Characterizing Social Media Metrics of Scholarly Papers: The Effect of Document Properties and Collaboration Patterns

« A number of new metrics based on social media platforms—grouped under the term “altmetrics”—have recently been introduced as potential indicators of research impact. Despite their current popularity, there is a lack of information regarding the determinants of these metrics. Using publication and citation data from 1.3 million papers published in 2012 and covered in Thomson Reuters’ Web of Science as well as social media counts from, this paper analyses the main patterns of five social media metrics as a function of document characteristics (i.e., discipline, document type, title length, number of pages and references) and collaborative practices and compares them to patterns known for citations. Results show that the presence of papers on social media is low, with 21.5% of papers receiving at least one tweet, 4.7% being shared on Facebook, 1.9% mentioned on blogs, 0.8% found on Google+ and 0.7% discussed in mainstream media. By contrast, 66.8% of papers have received at least one citation. Our findings show that both citations and social media metrics increase with the extent of collaboration and the length of the references list. On the other hand, while editorials and news items are seldom cited, it is these types of document that are the most popular on Twitter. Similarly, while longer papers typically attract more citations, an opposite trend is seen on social media platforms. Finally, contrary to what is observed for citations, it is papers in the Social Sciences and humanities that are the most often found on social media platforms. On the whole, these findings suggest that factors driving social media and citations are different. Therefore, social media metrics cannot actually be seen as alternatives to citations; at most, they may function as complements to other type of indicators. »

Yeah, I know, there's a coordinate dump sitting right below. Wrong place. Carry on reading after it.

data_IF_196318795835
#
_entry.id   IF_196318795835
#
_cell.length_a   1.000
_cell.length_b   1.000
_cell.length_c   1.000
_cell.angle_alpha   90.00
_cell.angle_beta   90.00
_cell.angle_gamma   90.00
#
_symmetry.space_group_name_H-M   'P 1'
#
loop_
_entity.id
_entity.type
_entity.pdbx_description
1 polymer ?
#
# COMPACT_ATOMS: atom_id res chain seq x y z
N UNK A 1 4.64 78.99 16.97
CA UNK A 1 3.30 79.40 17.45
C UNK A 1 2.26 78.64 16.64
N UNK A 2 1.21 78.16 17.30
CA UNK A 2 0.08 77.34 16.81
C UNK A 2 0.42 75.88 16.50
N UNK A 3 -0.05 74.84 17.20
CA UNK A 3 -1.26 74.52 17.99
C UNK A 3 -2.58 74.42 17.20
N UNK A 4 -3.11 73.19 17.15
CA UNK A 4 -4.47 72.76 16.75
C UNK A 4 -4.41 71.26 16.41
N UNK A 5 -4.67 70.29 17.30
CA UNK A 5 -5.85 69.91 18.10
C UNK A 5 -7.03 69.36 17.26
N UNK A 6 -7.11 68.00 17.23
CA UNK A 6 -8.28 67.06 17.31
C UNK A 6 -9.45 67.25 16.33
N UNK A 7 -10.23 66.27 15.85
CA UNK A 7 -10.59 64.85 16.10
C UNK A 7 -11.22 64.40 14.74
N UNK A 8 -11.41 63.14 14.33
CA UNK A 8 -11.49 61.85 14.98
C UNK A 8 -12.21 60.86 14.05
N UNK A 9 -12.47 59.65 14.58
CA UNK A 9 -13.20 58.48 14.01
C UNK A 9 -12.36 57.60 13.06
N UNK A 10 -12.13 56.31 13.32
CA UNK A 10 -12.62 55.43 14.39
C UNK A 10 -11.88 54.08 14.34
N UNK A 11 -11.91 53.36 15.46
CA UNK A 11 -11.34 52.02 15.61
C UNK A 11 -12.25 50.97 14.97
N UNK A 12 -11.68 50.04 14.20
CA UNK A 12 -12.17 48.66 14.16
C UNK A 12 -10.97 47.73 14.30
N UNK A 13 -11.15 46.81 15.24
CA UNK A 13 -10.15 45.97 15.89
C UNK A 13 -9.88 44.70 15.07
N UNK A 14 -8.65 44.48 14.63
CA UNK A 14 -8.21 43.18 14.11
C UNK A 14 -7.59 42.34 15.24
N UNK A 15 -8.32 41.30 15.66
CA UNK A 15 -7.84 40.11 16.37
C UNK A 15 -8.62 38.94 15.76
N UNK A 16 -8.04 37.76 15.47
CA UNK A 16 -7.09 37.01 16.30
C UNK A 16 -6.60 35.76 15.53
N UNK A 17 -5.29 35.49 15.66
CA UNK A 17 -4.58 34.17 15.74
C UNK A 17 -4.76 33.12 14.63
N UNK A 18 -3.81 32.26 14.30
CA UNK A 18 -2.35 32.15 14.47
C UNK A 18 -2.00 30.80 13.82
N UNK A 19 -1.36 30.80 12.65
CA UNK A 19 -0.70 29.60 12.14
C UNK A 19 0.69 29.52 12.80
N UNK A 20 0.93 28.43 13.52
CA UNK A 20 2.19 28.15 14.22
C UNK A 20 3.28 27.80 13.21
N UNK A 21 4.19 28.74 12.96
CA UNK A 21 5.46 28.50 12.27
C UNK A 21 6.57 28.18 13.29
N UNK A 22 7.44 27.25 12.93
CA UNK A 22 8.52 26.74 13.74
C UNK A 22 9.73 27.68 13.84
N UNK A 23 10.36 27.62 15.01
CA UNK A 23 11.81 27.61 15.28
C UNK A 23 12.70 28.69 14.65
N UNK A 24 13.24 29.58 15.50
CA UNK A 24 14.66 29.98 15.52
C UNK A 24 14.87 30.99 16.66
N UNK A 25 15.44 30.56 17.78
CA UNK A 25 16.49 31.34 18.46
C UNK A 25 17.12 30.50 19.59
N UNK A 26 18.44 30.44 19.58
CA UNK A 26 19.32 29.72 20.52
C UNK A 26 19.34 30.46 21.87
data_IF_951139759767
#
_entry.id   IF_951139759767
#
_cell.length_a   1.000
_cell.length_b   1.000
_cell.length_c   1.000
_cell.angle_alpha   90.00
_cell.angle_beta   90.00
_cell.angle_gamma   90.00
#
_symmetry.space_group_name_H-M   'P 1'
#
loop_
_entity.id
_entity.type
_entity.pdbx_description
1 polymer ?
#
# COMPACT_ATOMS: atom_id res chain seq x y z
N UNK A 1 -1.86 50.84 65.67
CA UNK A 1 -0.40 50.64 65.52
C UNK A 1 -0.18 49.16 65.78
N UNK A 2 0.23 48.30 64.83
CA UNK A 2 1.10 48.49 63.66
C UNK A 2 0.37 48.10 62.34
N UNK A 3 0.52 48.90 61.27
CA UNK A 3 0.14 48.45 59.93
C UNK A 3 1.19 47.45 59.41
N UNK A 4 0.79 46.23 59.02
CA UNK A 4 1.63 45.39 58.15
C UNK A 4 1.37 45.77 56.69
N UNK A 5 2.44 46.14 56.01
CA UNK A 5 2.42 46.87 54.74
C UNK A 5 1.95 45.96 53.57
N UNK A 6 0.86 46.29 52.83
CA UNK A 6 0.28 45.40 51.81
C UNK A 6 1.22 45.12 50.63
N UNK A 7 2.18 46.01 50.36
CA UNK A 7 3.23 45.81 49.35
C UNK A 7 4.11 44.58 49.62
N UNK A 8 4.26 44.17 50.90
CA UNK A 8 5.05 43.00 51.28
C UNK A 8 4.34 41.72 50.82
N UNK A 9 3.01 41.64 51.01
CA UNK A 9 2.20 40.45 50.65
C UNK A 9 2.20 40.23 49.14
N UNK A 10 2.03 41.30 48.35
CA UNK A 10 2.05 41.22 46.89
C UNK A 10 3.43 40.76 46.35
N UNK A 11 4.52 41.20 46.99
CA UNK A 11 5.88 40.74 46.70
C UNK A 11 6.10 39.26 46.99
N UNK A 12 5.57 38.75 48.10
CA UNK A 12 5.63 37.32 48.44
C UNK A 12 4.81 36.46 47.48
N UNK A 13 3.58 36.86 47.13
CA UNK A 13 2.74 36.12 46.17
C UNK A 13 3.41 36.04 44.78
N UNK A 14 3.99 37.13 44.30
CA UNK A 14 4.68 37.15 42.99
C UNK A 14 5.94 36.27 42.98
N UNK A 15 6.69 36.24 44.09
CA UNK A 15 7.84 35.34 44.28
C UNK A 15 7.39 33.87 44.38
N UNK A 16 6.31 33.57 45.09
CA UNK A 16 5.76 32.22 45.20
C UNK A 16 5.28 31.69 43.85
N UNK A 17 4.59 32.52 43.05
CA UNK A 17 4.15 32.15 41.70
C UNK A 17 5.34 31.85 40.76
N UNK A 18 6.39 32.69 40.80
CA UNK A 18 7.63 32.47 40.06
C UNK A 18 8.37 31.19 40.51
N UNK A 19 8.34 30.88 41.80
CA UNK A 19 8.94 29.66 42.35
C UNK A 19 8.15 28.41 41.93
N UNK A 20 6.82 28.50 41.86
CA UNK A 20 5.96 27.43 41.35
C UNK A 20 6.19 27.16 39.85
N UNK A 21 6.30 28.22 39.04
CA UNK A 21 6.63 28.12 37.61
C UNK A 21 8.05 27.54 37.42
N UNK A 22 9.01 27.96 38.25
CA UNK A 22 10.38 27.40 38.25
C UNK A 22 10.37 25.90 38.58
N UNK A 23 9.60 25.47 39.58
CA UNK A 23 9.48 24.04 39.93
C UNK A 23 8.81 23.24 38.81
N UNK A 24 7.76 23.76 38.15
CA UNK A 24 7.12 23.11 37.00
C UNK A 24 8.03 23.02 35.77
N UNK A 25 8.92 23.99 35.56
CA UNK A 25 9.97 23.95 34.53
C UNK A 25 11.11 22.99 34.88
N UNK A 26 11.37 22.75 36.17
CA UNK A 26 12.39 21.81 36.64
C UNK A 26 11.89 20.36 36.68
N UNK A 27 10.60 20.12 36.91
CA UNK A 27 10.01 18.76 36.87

URL : Characterizing Social Media Metrics of Scholarly Papers

DOI : 10.1371/journal.pone.0120495

Altmetrics in the wild: Using social media to explore scholarly impact

In growing numbers, scholars are integrating social media tools like blogs, Twitter, and Mendeley into their professional communications. The online, public nature of these tools exposes and reifies scholarly processes once hidden and ephemeral. Metrics based on this activities could inform broader, faster measures of impact, complementing traditional citation metrics. This study explores the properties of these social media-based metrics or « altmetrics », sampling 24,331 articles published by the Public Library of Science.

We find that that different indicators vary greatly in activity. Around 5% of sampled articles are cited in Wikipedia, while close to 80% have been included in at least one Mendeley library. There is, however, an encouraging diversity; a quarter of articles have nonzero data from five or more different sources. Correlation and factor analysis suggest citation and altmetrics indicators track related but distinct impacts, with neither able to describe the complete picture of scholarly use alone.